Slightly over three million dollars is being offered to clean energy small businesses and entrepreneurs as part of the National Incubator Initiative. Energy Secretary Moniz made the announcement in Chicago, “With the right tools, these businesses and entrepreneurs can make an even bigger contribution to the development of advanced clean energy technologies. This initiative will drive innovation and foster cooperation in the clean energy business community, further advancing our clean energy economy and bringing the U.S. closer to its low-carbon future.”
The NextEnergy and Clean Energy Trust Midwest Innovation Bridge organizations will receive $745,000. Startups and entrepreneurs will be able to use testing and demonstration sites both in Michigan and Illinois. Support will be offered to clean energy businesses to help them relate directly with customers and there will be showcases to try to help startups demonstrate their products.
The same amount will be granted to the Austin Technology Incubator (ATI) at the University of Texas, Austin. Similar testing resources and other tools will be made available to try to support clean energy entrepreneurs in Texas and New Mexico. An incubator network will be created to help local startups either in person or online.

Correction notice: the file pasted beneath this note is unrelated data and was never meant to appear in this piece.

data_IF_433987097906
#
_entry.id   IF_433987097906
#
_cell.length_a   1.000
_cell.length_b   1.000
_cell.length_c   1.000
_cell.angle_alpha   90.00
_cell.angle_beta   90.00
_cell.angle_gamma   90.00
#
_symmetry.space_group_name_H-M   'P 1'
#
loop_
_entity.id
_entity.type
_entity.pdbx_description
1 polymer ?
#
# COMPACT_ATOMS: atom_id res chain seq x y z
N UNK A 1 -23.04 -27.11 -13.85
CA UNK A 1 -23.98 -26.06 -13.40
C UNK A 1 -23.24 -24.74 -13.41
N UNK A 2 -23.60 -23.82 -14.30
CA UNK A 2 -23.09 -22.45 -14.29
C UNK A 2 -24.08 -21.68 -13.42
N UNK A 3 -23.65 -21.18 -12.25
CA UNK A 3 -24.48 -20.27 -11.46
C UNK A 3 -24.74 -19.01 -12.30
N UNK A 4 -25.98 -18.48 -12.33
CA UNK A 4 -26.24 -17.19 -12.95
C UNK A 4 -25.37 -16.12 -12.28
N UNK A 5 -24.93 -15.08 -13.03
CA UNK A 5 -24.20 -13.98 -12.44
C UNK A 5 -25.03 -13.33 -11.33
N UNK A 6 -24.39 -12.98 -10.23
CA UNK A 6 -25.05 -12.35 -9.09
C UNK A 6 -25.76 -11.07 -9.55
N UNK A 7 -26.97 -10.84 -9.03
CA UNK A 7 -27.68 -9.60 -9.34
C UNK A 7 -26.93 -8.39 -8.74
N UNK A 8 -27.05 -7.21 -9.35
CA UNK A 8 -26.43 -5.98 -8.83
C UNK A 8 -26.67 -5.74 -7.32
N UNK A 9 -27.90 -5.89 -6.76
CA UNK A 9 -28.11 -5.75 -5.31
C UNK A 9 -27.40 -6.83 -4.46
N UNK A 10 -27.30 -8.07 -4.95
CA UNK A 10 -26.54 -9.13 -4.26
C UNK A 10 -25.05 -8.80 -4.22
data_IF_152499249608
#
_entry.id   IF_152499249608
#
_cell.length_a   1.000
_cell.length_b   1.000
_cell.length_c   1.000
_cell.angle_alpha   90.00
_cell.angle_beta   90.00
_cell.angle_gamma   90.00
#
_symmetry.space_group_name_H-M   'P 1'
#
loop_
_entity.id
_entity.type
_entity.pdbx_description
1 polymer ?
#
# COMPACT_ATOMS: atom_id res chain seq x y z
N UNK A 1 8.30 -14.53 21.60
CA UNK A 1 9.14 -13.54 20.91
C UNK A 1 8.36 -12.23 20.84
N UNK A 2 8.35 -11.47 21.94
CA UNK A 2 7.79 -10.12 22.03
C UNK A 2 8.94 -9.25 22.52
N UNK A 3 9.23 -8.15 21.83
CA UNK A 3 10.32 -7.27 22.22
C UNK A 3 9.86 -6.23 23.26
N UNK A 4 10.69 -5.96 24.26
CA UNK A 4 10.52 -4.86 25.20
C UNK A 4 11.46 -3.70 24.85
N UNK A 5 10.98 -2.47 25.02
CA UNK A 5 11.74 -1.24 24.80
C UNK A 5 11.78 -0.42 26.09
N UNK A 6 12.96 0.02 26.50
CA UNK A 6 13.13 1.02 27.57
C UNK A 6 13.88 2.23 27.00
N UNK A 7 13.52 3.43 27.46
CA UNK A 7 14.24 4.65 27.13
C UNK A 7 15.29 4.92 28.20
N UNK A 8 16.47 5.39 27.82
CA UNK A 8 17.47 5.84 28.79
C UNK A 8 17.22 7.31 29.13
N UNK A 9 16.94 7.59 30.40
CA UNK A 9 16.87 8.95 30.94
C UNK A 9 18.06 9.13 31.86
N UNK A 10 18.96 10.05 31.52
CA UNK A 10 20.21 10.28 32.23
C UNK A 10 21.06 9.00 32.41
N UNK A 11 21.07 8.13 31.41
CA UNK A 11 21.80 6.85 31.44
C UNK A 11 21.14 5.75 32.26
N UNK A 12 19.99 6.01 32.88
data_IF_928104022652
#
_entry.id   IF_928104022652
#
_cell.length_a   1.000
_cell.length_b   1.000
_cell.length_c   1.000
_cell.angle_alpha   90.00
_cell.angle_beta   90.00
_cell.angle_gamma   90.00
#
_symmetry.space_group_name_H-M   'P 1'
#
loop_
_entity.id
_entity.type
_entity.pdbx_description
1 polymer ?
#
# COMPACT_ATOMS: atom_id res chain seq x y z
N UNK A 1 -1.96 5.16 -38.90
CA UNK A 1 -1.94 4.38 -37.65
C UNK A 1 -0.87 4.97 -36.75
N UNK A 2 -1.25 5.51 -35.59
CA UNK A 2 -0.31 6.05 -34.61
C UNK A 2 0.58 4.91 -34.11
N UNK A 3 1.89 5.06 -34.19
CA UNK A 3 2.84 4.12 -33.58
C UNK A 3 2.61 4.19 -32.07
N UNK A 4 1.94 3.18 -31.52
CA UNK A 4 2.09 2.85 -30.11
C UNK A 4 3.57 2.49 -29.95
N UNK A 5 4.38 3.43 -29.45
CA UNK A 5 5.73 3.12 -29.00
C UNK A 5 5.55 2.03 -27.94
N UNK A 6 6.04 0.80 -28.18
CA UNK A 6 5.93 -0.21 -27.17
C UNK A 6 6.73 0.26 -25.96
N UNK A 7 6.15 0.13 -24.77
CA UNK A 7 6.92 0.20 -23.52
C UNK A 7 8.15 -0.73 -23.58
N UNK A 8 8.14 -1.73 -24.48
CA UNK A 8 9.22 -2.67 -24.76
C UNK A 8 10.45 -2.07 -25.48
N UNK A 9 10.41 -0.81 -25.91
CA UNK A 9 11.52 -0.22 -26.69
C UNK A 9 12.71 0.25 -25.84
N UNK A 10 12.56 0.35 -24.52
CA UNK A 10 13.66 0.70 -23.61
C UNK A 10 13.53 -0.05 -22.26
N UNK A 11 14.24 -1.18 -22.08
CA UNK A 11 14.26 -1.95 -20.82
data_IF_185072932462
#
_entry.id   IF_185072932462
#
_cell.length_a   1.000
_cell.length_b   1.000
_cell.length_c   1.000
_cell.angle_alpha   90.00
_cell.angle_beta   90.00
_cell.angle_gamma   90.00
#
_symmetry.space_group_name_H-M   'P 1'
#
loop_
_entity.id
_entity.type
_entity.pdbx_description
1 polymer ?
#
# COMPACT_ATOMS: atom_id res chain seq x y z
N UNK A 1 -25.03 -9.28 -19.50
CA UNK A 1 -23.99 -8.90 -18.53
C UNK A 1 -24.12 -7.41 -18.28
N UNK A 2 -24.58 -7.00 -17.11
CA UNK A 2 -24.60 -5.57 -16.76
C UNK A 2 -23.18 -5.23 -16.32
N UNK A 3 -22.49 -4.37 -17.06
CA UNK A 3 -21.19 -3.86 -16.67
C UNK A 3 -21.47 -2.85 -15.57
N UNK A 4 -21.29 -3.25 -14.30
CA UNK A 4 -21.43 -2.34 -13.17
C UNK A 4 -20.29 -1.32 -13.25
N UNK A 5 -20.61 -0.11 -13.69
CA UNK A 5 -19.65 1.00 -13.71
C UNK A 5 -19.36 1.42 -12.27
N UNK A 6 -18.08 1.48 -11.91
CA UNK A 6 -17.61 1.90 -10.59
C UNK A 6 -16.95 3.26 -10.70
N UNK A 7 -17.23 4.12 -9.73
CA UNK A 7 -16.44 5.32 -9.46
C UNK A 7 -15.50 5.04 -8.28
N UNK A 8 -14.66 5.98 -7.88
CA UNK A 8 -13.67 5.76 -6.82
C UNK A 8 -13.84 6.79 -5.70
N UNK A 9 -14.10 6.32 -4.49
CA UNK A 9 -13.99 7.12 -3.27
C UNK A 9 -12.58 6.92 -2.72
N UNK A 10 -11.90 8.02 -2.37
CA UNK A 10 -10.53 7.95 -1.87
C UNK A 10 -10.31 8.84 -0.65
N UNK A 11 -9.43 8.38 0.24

Almost $730,000 will be made available in the Los Angeles area to create a California clean energy incubator collaboration. Innovation often takes place during such collaborations, because entrepreneurs and inventors share information and give one another feedback. These kind of interactions tend to spark new ideas and insights, which can become new products or services.
The DOE’s Technology to Market program has a number of focus areas, but two jump out in relation to the incubators,
- “We support innovation and entrepreneurship in universities through student competitions and other initiatives to generate new ideas and business proposals.”
- “We support community-based deployment of energy efficiency and renewable energy systems, focusing on areas with high energy costs and heavy dependence on fossil fuels.”
Students often have enthusiasm for trying to change the world and can generate creative solutions because they haven’t been fully indoctrinated into societal expectations. Additionally, local residents frequently know their own communities well and care about them more than top-level government officials that don’t live there. So, funding students and community-level projects seems practical and sensible. Such investments also can create local jobs.
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